Defendant was convicted of selling phencyclidine in violation of the Georgia Controlled Substances Act. Held:
1. Defendant filed a discovery motion and a notice to produce. In response to these motions, the state furnished a list of witnesses and a copy of the report from the State Crime Laboratory. The state also advised the trial court that there was no evidence favorable to defendant in its files. The trial court then denied the motions. The defendant in a criminal case cannot compel the discovery and inspection of evidence in the possession of the state. Whitlock v. State, 124 Ga. App. 599 (185 SE2d 90)
. However, Brady v. Maryland, 373 U. S. 83 (83 SC 1194, 10 LE2d 215) does require the state on defendant's request to disclose evidence favorable either to defendant's guilt or punishment. Insofar as defendant's motions may be treated as coming within the rule of Brady v. Maryland, there is no showing here that the state suppressed any favorable evidence. The denials of the discovery motions were correct.
2. A witness for the state, the Sheriff of Monroe County, was permitted over objection to testify as to the content of a telephone conversation he had with Dennis Smarr, the individual to whom defendant allegedly sold the phencyclidine. The substance of the conversation was that Smarr volunteered to act as an undercover agent for the sheriff by making drug purchases in the county. The trial court admitted the sheriffs testimony for the limited purpose of explaining motive or conduct of this witness or of Dennis Smarr This testimony was explanatory of Smarr's conduct in purchasing controlled substances and was admissible. Code 38-302 authorizes the admission of a conversation which otherwise might be inadmissible as hearsay when the conversation explains conduct and ascertains motive. In another drug case, Watson v. State, 137 Ga. App. 530 (220 SE2d 446)
, we held the same testimony which involved the same witnesses as in this case inadmissible and cause for reversal. An examination of the record in that case shows that this court reversed on its own motion without the benefit of an enumeration of error raising the issue.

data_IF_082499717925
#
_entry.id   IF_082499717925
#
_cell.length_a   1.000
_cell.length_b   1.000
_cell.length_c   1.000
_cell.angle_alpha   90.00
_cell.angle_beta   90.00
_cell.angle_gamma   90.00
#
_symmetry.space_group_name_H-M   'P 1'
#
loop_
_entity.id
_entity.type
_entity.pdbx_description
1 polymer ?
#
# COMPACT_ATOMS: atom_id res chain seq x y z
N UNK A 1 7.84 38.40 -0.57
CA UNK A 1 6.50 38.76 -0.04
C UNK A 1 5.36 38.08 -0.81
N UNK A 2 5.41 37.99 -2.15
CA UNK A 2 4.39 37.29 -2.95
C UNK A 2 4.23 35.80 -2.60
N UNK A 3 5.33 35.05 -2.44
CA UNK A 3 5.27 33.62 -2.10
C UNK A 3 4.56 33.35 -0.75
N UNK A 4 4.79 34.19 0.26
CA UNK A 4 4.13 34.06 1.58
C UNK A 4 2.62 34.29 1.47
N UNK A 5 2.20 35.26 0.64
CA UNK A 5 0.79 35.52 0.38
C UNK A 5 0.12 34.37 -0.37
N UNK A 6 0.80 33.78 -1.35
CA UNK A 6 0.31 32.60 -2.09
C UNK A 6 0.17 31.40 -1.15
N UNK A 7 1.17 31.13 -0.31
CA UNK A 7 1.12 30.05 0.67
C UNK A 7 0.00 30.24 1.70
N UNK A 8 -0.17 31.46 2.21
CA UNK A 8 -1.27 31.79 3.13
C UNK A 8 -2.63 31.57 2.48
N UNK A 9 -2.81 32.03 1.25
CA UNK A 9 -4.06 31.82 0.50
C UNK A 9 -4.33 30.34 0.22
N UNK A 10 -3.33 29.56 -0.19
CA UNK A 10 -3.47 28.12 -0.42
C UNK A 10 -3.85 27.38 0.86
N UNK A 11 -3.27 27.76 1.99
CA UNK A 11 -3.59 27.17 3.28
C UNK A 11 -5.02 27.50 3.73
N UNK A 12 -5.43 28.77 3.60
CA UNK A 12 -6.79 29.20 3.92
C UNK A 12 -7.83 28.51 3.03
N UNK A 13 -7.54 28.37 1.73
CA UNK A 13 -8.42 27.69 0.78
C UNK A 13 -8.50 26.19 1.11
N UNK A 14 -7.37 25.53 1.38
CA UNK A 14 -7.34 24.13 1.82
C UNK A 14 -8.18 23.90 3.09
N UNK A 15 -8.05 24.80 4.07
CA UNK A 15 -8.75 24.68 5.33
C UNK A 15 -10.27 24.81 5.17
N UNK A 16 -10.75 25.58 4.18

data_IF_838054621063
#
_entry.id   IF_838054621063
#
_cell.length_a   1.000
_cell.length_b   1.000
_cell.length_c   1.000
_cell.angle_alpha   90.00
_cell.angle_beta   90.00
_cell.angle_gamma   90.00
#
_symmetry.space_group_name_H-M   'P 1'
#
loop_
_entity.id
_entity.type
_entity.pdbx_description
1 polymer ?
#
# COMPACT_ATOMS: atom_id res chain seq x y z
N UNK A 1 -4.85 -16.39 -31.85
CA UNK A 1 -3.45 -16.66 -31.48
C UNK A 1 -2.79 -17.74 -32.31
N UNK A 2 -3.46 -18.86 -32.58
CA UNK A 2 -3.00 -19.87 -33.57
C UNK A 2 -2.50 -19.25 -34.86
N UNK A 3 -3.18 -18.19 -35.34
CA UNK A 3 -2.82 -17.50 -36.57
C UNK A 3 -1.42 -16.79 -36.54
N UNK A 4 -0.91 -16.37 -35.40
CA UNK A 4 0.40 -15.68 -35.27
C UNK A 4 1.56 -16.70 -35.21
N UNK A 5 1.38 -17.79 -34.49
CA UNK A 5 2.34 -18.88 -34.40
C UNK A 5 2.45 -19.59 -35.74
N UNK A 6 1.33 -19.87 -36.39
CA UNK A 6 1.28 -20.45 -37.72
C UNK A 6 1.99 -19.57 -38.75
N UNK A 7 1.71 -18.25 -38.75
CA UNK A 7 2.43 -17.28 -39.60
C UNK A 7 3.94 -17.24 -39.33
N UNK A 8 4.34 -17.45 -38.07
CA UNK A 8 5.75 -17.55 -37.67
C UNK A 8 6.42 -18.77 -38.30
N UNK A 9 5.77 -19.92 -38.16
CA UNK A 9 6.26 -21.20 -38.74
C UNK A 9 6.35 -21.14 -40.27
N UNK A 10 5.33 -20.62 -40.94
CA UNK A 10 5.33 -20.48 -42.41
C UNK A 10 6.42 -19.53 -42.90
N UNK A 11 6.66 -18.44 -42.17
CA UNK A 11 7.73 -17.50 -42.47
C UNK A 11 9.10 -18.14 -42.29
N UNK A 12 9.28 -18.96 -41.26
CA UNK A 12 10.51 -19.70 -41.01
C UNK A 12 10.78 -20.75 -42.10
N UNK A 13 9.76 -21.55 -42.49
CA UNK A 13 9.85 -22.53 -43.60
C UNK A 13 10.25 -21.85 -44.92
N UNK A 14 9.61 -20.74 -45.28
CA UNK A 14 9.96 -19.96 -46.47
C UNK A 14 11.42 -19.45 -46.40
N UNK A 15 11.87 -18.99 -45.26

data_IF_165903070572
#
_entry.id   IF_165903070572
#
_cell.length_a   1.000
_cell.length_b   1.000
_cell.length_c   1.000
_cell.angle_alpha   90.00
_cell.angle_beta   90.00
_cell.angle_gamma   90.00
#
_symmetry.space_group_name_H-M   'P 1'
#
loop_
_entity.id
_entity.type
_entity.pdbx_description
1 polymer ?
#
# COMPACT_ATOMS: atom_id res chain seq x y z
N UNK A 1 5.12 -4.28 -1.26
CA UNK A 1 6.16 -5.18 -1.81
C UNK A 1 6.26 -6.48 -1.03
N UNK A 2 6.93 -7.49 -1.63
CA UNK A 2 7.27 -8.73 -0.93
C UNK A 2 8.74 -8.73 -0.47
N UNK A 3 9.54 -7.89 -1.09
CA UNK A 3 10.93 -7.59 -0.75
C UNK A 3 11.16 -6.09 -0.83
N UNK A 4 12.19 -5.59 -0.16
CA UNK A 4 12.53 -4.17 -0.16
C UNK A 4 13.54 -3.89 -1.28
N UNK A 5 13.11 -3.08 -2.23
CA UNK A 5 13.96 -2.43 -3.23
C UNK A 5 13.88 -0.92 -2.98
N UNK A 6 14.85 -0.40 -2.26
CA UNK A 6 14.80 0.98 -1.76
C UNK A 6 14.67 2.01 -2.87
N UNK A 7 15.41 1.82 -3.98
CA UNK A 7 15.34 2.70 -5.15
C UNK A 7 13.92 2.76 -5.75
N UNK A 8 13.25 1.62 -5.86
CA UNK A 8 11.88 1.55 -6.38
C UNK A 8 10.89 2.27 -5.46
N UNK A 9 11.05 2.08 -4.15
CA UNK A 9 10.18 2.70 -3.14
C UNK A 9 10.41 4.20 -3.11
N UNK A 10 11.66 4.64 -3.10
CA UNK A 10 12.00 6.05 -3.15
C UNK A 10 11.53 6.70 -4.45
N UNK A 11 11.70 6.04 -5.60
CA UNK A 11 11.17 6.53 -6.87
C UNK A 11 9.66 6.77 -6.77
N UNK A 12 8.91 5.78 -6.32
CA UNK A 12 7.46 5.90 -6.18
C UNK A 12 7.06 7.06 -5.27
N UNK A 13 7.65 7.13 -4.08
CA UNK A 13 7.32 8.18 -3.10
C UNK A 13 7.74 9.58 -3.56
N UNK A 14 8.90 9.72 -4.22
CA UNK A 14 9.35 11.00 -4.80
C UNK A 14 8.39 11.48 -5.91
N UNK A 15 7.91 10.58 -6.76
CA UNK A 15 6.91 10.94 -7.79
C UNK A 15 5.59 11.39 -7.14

This ruling of law is erroneous whether with or without the benefit of an enumeration of error and we therefore expressly overrule the holding in Division 3 of Watson.
3. The state's witness, Smarr, was permitted to testify over defendant's objection that he had used marijuana in Viet Nam. The objection was that whether the witness had used marijuana in a foreign country was irrelevant and immaterial to any issue in this case. We agree that this testimony was inadmissible as a part of the state's case. However, the question could not have harmed the defendant as its only possible effect could have been to impeach one who was an adversary witness to the defendant. Nothing held in Watson v. State, supra, requires a holding to the contrary.
5. Defendant submitted written requests to charge Code 26-505 which provides that a defendant may be convicted of an included crime and defines that term; and that possession of phencyclidine is a lesser included crime of the sale of that substance and that the jury may find the defendant guilty of the lesser offense if they find defendant not guilty of the greater offense. These requests were denied. It is never error for a trial court to refuse to charge on a lesser included offense even though requested in writing when the evidence does not reasonably raise the issue that defendant may be only guilty of the lesser crime. Myers v. State, 97 Ga. 76 (25 SE 252)
; King v. State, 127 Ga. App. 83 (192 SE2d 392)
. In this case the state's evidence clearly showed that defendant sold phencyclidine to Smarr. Defendant offered no evidence. There is not the slightest suggestion in the state's evidence that defendant only possessed this controlled substance but did not sell it. Under this posture there were only two possible verdicts, viz., guilty as charged or a complete acquittal. As no issue was presented as to the included crime of possession, it was not error to refuse to charge the written requests.
6. The evidence authorized the conviction.
7. All other enumerations of error are without merit.
Ham, Mills & Freeman, Phillip Benson Ham, for appellant.